If there’s any question Tyson Chandler is a deserving recipient of the NBA Defensive Player of the Year Award, the obvious transformative effect he had on the Knicks’ ability to stop other teams should answer it.
Chandler’s personal numbers don’t blow you away, but his impact is perfectly obvious. In 2010-11, the Knicks allowed 105.7 points per game, third worst in basketball. This year, they allowed just 94.7 points per game, good for 11th. They went up from 20th in defensive efficiency to fifth. They were best in the league in defending points in the paint after ranking 28th in that last season.
In that sense, Chandler delivered exactly what the Knicks hoped he would, and exactly what he provided for the Mavericks during their championship season: defensive legitimacy. Even before oft-maligned offensive-minded head coach Mike D’Antoni resigned, the Knicks were slowly erasing the stigma of a team that couldn’t defend anyone.
As a Knicks fan, I was nonplused with the Chandler signing at the time they did it. It wasn’t that I didn’t think he was good â€“ I watched him dominate during the West Finals last year. That said, he’s definitely better on a nightly basis than I thought he was, and I didn’t think his influence on the team’s MO would be this great.
The question is more, where do you go from here? The Knicks are a playoff team â€“ like last year â€“ but clearly not championship-level. There’s no reason to think they’ll grow into that. And the Chandler signing put an end to any ability to alter the roster in any significant way going forward.
According to hoopshype.com, the Knicks are committed for about $61 million in salaries next season, $57 million in 2013-14, and $61 million for 2014-15. This would be fine if they were a team ready to compete for a title. But they still haven’t won a playoff game since 2001, and with Iman Shumpert on the shelf and now with Amar’e Stoudemire‘s self-inflicted hand issues, it doesn’t appear they’ll break that streak this year.
And what of Stoudemire? It’s not desirable to even speculate about him, since Stoudemire’s signing was the first necessary piece in restoring a degree of respectability to the franchise after the awfulness of the entirety of the past decade. But the bloom definitely came off the rose a bit over the past calendar year.
For a player with plenty of tread on his tires, Stoudemire carried a great deal of the load in his first season as a Knick. His surgically repaired knees have held up â€“ at least so far â€“ but back issues that threaten to become chronic are far more alarming. Not to mention, Stoudemire has matured a great deal over the years, but he’s traditionally become a distraction when his body betrays him. Cornrows at age 29 were a bad sign; busting his hand on a fire extinguisher was obviously far more disturbing.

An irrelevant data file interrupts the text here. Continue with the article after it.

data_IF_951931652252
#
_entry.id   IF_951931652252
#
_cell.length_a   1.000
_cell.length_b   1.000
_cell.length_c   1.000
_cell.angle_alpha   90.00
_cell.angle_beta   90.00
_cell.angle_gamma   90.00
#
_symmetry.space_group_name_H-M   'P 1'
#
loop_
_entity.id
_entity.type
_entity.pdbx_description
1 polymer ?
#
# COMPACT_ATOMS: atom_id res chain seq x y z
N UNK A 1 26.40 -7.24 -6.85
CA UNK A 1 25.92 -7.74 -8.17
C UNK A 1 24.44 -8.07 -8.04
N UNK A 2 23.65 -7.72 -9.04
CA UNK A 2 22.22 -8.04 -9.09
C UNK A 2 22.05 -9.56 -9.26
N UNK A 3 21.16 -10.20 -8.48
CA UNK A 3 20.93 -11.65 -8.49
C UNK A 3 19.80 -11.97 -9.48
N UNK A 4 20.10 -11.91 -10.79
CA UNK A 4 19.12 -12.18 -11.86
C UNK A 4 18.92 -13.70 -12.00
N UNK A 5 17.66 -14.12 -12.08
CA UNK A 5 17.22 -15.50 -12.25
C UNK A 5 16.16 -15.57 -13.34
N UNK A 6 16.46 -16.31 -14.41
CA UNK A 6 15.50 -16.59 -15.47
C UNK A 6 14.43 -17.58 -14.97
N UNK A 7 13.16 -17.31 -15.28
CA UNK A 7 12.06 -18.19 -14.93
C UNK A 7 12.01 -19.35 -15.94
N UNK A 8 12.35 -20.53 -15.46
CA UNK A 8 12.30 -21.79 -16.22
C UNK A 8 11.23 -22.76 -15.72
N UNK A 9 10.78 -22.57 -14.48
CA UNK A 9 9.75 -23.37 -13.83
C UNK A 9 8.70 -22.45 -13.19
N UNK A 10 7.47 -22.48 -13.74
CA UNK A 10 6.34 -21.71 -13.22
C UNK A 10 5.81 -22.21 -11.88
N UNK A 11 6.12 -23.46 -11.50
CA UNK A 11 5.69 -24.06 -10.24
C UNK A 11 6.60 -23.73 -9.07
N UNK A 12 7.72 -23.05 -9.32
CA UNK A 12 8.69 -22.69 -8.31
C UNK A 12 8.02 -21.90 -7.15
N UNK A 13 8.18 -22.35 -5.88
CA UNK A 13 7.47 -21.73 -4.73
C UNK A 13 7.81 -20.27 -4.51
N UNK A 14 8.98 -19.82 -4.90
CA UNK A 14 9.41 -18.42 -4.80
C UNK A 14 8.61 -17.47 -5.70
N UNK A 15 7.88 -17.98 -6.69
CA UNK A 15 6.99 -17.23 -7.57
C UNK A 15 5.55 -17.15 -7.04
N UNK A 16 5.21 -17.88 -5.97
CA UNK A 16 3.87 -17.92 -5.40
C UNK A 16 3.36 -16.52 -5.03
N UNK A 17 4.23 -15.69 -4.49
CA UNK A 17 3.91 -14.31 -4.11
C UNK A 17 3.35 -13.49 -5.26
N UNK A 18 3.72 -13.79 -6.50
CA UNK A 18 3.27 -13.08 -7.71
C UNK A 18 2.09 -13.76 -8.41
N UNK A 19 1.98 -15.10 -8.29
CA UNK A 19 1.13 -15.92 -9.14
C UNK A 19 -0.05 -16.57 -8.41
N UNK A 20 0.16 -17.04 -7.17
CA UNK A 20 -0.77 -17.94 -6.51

Might the Knicks have considered amnestying a rapidly aging Stoudemire, who doesn’t fit with Carmelo Anthony regardless? It’s a moot point, since they had to use their one-time amnesty clause on Chauncey Billups to sign Chandler. Billups had one year left on his deal; conceivably, they could have held on to him, let his deal expire and then considered amnestying Stoudemire. That would have created about $34 million worth of cap room.
I know what you’re thinking, it’s admittedly a bit of hindsight; Stoudemire was horrible this season. But it did cross my mind when they amnestied Billups, and I definitely wasn’t alone. We all watched Stoudemire seemingly age before our eyes during last year’s playoffs.
Regardless, what’s done is done. Chandler ostensibly replaced Billups’ salary cap number and is signed through 2015. Anthony and Stoudemire have virtually identical contracts that pay each about $65 million through 2015. (I’m including ‘Melo’s $23.5 million player option for 2014-15 for obvious reasons.)
Past those three, they have Toney Douglas, Jerome Jordan, a rehabbing Shumpert and the departed Renaldo Balkman signed for next year. Landry Fields and Jeremy Lin are restricted free agents. And they’re over the cap to begin with.
This isn’t to say they’d definitely have signed Deron Williams this year, or Dwight Howard next year, or whatever. It’s just that the team you see now is pretty much what you’re going to get for the next several years, and it’s fairly obvious how far they are from competing for championships. Could Donnie Walsh have figured out a better plan than Glen Grunwald by proxy for Jim Dolan? It’s hard to say, but I’d certainly have liked to find out.
Back to Chandler: Knicks fans love him, and rightfully so. He plays hard and within his abilities, he’s good at what he does and he’s restored some much-needed toughness to the team. But he visibly wore down over the course of the season, and he’s had ankle and toe injuries in the past. Chandler will be just 30 when next season begins, but the Knicks own him for seasons 12-14 of his career, and as such, he’s no spring chicken.
There’s no doubt Chandler deserved his Defensive Player of the Year Award for the short-term sea changes he brought to the Knicks’ modus operandi. But by signing him, they locked themselves into an insolvent situation for the next three years. The Heat are in a similar boat. But the difference is the Heat are in that boat with a championship-caliber team.
In the short term, Chandler delivered exactly what he was supposed to. If making the playoffs was the goal, bringing him on was obviously a great way to achieve that. But I’ve long dreamed of watching the Knicks compete for a championship, and in as such, as good as Chandler was this season, it’s difficult to argue that signing him was completely worth it in the long run.
Have the Knicks made the right moves in the past two years?
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